In the mid-1980s, there still were concerns regarding maternal transmission of immunity against measles in infants, especially in young mothers who had received the vaccine. Studies showed that women born after 1956 were more likely to have vaccine-induced immunity, transferring lower titers of measles antibodies to their infants.9,10 Additionally, maternal antibodies waned earlier, causing preterm infants to become susceptible to measles at a younger age.10
Jenks et al11 evaluated measles antibody levels in children born to unvaccinated mothers at different gestational ages. Because most maternal antibodies are transferred to the fetus during the third trimester, these preterm infants are at particular risk of having low or even undetectable antibody titers by their first year of life and may benefit from earlier administration of vaccine. Public health authorities acknowledged these cases were the exception rather than the rule, therefore a change in the schedule was not warranted. They suggested that each patient should be evaluated independently, and early administration close to 12 months should be considered in those with the highest risk.
The Centers for Disease Control (CDC) reported 6282 cases of measles in 152 outbreaks from 1985 through 1986. Sixty percent of the cases occurred in appropriately immunized school-age (5–19 years) persons and in 27% of children less than 15 months of age, in whom the vaccine was not recommended at the time.12 In 101 of these outbreaks, 67% of the cases occurred in school-aged children, of whom 27% were unvaccinated and therefore considered to have preventable disease.13 Measles outbreaks during this period developed in schools with immunization rates usually ≥96%.14,15 In 1989, the Committee of Infectious Disease of the American Academy of Pediatrics (AAP) assessed trends of infection and vaccine failure for measles. Because most cases had been reported in older school-aged children, the committee recommended that a second dose be given at entrance to middle/junior high school, at approximately 11 or 12 years of age. This modification also targeted students in colleges and other institutions of higher education, health care workers, and international travelers.13,16 It should be noted that the second dose was not intended to be considered a booster dose.16 The measles vaccine is about 95% effective and provides long-term protection. Most of the 5% of vaccinated persons who do not seroconvert following the first dose will develop an immune response to the second dose. In addition, this change in policy helped reduce the number of individuals with an inadequate response to the initial vaccination, provided the opportunity to vaccinate those who had no previous immunization, and ensured vaccination of those lacking proper documentation.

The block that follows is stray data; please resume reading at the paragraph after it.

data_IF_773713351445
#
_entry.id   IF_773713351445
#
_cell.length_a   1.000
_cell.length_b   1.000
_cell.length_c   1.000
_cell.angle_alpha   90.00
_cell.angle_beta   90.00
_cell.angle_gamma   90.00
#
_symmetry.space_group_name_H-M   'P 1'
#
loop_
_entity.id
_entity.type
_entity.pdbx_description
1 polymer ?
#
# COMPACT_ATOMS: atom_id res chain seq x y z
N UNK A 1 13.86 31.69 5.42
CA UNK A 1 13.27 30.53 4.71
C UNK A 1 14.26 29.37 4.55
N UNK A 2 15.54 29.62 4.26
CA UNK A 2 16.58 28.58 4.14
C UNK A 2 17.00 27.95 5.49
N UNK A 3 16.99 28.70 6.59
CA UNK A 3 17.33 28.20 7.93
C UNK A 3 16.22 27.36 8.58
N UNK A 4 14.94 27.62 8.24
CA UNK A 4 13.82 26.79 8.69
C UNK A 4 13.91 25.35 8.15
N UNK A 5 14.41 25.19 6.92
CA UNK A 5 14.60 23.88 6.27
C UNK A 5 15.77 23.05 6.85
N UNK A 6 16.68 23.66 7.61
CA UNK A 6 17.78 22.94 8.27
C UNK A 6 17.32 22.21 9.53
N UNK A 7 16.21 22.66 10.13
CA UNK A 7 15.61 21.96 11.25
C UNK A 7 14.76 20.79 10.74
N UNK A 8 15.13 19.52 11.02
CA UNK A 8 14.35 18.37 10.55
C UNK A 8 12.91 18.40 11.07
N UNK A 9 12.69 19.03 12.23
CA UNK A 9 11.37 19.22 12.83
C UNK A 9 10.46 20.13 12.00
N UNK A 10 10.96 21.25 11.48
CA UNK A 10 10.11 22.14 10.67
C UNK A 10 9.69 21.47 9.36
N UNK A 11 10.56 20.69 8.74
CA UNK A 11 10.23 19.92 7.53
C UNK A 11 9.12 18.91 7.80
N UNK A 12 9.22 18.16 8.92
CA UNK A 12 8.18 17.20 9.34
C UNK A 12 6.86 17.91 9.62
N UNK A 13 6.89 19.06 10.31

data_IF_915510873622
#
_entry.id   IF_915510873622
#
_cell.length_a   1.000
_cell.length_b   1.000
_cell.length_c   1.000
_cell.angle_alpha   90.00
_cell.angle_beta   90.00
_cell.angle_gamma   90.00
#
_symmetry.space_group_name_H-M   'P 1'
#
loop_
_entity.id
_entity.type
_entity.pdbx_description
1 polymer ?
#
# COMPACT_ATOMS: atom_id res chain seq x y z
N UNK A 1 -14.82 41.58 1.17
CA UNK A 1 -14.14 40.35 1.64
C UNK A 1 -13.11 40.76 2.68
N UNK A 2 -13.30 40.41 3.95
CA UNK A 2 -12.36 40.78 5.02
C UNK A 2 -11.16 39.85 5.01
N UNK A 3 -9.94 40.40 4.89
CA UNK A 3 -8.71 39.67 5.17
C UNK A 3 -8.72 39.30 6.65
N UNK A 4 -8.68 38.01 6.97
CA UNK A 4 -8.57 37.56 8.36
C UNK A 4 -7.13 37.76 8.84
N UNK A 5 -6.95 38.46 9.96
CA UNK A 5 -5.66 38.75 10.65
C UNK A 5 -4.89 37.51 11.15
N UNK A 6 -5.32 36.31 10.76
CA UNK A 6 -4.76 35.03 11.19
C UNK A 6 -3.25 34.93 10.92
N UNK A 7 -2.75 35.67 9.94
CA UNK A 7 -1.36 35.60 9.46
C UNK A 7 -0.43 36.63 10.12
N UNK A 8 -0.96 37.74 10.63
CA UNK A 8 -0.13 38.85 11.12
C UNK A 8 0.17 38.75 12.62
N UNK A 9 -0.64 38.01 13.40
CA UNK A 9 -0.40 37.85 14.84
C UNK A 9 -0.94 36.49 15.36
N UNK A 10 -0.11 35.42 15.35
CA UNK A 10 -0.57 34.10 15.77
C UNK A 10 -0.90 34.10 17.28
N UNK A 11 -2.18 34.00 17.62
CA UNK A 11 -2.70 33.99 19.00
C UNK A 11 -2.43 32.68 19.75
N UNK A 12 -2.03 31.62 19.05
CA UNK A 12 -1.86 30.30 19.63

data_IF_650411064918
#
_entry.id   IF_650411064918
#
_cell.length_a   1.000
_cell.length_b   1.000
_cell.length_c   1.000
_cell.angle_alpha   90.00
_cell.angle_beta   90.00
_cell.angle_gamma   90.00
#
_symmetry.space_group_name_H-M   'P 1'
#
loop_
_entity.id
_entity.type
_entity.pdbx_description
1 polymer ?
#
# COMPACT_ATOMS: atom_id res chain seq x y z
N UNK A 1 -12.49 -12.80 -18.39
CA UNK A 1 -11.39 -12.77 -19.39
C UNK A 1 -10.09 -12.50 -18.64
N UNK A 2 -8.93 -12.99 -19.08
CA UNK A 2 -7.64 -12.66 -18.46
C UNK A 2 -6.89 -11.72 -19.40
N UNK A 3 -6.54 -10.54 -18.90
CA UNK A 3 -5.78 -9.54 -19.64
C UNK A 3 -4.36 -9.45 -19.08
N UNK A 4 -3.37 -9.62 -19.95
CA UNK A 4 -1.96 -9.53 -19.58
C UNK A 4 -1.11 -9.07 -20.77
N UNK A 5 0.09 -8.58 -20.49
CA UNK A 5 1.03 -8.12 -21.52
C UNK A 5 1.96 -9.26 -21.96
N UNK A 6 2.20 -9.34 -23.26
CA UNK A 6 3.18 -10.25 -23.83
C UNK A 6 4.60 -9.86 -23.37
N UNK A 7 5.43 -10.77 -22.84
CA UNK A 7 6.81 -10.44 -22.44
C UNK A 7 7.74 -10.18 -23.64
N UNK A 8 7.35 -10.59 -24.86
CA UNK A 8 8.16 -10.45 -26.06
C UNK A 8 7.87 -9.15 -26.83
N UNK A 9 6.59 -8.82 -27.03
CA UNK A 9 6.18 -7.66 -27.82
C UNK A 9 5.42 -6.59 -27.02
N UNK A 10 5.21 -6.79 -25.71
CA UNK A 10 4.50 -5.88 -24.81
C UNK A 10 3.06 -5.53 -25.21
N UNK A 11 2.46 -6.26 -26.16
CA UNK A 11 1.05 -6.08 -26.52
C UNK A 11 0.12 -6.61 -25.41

At the same time, the ACIP recommended that the second dose be administered upon entrance to kindergarten or first grade, between the ages of about 4 and 6 years.16 This recommendation was based primarily on administrative considerations. The childhood immunization scheduled diphtheria-tetanus-pertussis and poliovirus vaccinations before school entry. Simultaneous provision of the MMR vaccination therefore reduced the number of office visits required. Also, by vaccinating at this age, school officials could identify and track children with incomplete immunizations.16
According to the CDC, between 1989 and 1990, more than 55,000 cases of measles were reported in the United States. Almost 25% of cases reported during this time occurred in children ≤15 months (the recommended age for vaccination); 9% of the cases were in children 12 to 15 months of age.17 It is known that natural disease results in higher antibody titers than vaccine induced immunity, but few studies have evaluated the effectiveness of revaccination.9 Markowitz et al18 evaluated seroconversion in students in 6th and 10th grades using a more sensitive method, plaque reduction neutralization (PRN), instead of the conventional hemagglutination-inhibition antibody used in previous studies. Seven students (18%) had undetectable PRN levels and 25 students (63%) had low PRN levels; however, 3 weeks after revaccination, all children exhibited rises in PRN antibody levels.18 This response persisted even after 6 years, although some children, originally with low levels, showed decreased titers. Watson et al19 evaluated efficacy in children at school entry (4–6 years) with enzyme-linked immunosorbent assay microneutralization. Six hundred seventy-nine children were tested, of whom 37 (5.4%) were seronegative.19 Thirty-six of these children showed detectable immunoglobulin M levels and/or increases in neutralizing antibody titers, indicating primary immune response, upon revaccination.19 In 1994, the ACIP and AAP convened to unify the differing immunization schedules for the public and private sectors. They addressed changes in infant hepatitis B, oral poliovirus, and MMR vaccinations. It was recommended that the first dose of measles vaccine be administered at 12 to 15 months.17 The second dose was deferred to state-specific laws, allowing for administration at 4 to 6 years of age (kindergarten) or 11 to 12 years of age (middle school/junior high).17